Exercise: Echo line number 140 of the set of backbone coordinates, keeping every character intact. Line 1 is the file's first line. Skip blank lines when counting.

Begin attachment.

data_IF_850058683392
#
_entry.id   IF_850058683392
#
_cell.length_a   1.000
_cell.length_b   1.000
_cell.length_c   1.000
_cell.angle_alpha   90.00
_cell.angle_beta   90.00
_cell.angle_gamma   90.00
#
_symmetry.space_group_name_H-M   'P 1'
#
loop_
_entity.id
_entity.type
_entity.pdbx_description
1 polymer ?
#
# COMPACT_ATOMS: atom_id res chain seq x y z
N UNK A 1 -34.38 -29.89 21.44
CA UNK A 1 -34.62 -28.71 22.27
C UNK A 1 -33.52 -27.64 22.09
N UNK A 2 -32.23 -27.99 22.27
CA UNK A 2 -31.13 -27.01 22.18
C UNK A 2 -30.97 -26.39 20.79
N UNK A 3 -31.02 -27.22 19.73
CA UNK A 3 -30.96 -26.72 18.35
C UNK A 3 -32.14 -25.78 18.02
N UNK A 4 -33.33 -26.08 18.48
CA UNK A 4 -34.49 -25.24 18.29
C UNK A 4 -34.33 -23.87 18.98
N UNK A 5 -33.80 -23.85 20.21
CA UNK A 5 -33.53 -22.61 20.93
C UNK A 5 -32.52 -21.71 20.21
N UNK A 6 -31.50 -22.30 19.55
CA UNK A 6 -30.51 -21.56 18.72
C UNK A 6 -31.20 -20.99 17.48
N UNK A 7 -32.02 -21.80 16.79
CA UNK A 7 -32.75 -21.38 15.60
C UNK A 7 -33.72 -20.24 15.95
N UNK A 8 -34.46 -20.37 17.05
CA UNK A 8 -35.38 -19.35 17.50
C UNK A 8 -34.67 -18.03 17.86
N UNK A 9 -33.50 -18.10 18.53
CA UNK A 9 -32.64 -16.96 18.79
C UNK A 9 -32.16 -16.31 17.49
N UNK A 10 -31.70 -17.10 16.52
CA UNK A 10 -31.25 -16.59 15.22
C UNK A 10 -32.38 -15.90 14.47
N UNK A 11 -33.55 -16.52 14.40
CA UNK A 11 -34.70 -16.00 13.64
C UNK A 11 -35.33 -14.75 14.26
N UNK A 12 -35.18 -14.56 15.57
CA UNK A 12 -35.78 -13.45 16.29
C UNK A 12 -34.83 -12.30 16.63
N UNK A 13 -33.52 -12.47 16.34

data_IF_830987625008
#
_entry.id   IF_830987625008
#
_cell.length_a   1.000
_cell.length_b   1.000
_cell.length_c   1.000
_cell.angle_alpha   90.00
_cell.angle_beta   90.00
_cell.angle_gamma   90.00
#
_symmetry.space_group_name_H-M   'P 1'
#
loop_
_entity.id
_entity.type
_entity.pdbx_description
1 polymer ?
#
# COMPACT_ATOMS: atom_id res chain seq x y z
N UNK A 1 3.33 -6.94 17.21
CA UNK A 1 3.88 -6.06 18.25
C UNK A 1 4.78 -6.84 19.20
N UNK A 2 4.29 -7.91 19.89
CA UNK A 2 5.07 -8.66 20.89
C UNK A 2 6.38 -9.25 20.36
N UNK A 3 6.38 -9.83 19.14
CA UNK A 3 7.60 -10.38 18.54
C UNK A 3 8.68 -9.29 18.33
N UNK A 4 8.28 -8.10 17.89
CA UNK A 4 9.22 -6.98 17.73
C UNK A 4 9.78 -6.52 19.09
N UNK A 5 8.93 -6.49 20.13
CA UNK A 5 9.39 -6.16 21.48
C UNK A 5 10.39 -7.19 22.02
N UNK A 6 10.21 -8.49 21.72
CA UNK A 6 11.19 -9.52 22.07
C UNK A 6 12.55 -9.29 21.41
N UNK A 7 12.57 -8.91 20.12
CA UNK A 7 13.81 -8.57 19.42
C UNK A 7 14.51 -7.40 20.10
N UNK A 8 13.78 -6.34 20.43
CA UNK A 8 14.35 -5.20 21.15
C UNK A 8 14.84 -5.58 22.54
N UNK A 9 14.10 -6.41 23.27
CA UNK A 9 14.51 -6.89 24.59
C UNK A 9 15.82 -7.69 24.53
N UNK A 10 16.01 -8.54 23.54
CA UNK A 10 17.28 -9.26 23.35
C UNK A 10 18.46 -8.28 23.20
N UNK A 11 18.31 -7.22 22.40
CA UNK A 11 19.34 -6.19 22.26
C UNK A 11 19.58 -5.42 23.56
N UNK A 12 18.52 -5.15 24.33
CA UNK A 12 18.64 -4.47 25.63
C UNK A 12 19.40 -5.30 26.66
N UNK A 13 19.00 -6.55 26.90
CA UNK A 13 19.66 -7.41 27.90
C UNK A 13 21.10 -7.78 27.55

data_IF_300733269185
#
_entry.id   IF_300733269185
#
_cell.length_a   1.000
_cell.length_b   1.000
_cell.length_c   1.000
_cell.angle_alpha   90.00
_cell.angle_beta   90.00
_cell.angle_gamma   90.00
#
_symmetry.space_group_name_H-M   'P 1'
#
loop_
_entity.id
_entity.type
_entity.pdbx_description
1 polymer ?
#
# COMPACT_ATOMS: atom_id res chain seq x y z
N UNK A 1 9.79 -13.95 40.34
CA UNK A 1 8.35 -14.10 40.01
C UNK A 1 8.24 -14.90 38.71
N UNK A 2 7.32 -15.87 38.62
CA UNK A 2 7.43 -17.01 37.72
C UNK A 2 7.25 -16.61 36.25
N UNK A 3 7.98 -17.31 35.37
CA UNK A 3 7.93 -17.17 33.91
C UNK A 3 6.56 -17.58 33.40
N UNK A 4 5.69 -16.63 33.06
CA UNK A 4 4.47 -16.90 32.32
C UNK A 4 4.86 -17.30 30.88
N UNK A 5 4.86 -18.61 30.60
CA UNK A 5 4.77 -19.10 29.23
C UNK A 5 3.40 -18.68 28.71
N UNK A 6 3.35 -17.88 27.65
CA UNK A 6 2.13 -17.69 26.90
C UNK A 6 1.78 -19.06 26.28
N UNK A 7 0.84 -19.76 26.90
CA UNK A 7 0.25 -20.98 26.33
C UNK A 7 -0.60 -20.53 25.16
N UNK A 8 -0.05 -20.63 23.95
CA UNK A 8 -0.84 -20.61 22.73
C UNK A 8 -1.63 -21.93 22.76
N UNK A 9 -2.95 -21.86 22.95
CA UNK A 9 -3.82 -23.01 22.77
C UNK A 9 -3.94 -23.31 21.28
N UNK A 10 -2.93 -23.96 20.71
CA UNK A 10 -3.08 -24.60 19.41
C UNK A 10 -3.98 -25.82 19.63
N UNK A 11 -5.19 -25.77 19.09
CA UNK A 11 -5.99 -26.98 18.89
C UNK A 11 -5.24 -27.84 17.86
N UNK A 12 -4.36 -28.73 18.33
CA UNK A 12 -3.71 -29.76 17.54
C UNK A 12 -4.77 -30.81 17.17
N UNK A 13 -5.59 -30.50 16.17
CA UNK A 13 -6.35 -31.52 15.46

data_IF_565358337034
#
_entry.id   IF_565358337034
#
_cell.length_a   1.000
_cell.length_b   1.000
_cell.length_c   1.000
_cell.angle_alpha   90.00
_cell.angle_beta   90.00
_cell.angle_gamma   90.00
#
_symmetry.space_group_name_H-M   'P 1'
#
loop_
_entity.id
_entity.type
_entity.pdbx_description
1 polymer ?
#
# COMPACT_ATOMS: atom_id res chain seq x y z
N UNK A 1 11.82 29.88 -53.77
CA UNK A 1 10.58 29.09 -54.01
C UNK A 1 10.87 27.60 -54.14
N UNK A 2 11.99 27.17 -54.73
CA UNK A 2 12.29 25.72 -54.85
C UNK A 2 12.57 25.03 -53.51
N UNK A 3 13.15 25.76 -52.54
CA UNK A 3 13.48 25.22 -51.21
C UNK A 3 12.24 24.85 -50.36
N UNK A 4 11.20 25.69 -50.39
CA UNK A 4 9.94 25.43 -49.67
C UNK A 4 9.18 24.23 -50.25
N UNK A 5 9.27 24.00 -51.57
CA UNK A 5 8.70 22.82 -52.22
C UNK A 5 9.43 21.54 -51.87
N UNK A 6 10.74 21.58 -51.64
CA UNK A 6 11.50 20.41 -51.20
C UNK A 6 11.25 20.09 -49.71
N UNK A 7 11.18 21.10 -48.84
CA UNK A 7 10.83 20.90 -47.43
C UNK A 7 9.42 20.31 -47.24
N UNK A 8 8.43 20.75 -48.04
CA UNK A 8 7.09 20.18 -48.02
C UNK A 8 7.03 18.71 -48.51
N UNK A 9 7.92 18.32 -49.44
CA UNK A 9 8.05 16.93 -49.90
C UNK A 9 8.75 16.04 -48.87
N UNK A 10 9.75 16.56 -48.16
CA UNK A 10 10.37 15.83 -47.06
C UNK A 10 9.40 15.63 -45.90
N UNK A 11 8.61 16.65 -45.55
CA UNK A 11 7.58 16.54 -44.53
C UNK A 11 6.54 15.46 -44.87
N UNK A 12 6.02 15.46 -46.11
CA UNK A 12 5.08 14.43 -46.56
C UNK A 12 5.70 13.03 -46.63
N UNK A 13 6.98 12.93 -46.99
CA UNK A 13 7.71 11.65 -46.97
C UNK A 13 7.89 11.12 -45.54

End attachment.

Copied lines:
N UNK A 2 7.32 -15.87 38.62